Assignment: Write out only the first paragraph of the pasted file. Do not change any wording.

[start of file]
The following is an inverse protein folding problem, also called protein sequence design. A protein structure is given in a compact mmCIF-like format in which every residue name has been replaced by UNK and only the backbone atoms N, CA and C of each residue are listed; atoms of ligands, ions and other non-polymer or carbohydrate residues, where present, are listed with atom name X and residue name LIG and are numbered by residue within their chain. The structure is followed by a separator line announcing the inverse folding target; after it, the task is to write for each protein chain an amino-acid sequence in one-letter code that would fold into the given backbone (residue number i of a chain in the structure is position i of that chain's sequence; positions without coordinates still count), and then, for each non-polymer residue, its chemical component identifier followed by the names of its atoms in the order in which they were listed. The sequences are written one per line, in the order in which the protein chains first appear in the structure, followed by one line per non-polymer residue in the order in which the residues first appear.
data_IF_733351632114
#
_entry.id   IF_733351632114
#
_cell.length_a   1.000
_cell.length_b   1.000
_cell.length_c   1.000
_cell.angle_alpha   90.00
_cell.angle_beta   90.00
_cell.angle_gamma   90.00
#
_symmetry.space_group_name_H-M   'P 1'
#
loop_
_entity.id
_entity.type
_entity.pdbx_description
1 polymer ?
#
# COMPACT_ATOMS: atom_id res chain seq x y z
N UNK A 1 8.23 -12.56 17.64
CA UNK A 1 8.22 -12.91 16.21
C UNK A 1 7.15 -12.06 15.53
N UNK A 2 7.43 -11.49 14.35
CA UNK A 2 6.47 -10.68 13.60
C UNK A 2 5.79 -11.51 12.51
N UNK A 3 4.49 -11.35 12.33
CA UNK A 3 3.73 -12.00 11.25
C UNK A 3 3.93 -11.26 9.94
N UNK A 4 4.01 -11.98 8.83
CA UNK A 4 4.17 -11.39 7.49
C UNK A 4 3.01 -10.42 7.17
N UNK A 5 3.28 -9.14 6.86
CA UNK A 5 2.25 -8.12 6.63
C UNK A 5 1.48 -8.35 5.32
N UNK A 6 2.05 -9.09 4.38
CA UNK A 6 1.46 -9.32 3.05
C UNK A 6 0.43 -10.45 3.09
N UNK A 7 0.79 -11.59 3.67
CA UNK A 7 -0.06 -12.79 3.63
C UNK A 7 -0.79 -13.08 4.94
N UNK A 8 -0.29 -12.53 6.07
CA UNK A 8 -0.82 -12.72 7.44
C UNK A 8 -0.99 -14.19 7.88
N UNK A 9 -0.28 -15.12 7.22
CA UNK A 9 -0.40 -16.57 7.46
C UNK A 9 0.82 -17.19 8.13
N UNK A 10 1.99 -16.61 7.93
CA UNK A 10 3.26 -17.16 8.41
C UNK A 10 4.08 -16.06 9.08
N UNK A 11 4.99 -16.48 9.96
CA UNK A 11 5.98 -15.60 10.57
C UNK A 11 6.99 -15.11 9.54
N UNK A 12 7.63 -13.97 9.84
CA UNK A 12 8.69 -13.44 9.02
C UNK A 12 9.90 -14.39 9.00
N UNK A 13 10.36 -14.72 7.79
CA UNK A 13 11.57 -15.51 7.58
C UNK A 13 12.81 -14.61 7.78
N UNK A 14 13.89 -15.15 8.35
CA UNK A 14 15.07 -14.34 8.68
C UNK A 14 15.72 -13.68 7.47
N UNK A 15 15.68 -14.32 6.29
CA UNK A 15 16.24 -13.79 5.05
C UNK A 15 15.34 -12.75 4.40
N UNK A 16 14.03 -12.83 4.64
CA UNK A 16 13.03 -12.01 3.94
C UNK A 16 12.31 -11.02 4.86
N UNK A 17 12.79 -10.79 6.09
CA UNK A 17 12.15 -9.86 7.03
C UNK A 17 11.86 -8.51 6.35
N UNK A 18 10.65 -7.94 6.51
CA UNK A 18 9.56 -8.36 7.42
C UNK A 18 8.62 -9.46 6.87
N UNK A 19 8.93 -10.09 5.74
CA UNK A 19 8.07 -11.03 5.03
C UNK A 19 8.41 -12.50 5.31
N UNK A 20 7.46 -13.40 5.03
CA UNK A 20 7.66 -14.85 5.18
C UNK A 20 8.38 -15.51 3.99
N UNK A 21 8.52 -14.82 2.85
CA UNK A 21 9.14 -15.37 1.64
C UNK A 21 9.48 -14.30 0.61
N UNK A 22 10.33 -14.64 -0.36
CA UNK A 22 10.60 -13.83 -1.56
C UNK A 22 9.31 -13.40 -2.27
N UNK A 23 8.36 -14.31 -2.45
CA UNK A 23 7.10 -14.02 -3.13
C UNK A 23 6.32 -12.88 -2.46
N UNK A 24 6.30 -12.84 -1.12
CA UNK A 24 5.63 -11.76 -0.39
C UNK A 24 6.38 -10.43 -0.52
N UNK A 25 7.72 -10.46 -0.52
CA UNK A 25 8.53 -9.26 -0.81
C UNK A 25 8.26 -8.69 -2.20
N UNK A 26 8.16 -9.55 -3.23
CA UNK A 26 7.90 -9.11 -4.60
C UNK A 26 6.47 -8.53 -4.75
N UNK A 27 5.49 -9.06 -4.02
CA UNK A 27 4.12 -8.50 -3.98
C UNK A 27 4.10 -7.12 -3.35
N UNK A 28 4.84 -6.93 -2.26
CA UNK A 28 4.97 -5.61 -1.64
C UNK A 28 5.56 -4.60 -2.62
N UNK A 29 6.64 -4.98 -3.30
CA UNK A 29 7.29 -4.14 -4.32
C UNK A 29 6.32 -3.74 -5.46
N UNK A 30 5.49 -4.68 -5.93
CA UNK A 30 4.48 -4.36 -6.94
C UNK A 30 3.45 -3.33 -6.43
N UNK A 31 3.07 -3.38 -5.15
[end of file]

The following is an inverse protein folding problem, also called protein sequence design. A protein structure is given in a compact mmCIF-like format in which every residue name has been replaced by UNK and only the backbone atoms N, CA and C of each residue are listed; atoms of ligands, ions and other non-polymer or carbohydrate residues, where present, are listed with atom name X and residue name LIG and are numbered by residue within their chain. The structure is followed by a separator line announcing the inverse folding target; after it, the task is to write for each protein chain an amino-acid sequence in one-letter code that would fold into the given backbone (residue number i of a chain in the structure is position i of that chain's sequence; positions without coordinates still count), and then, for each non-polymer residue, its chemical component identifier followed by the names of its atoms in the order in which they were listed. The sequences are written one per line, in the order in which the protein chains first appear in the structure, followed by one line per non-polymer residue in the order in which the residues first appear.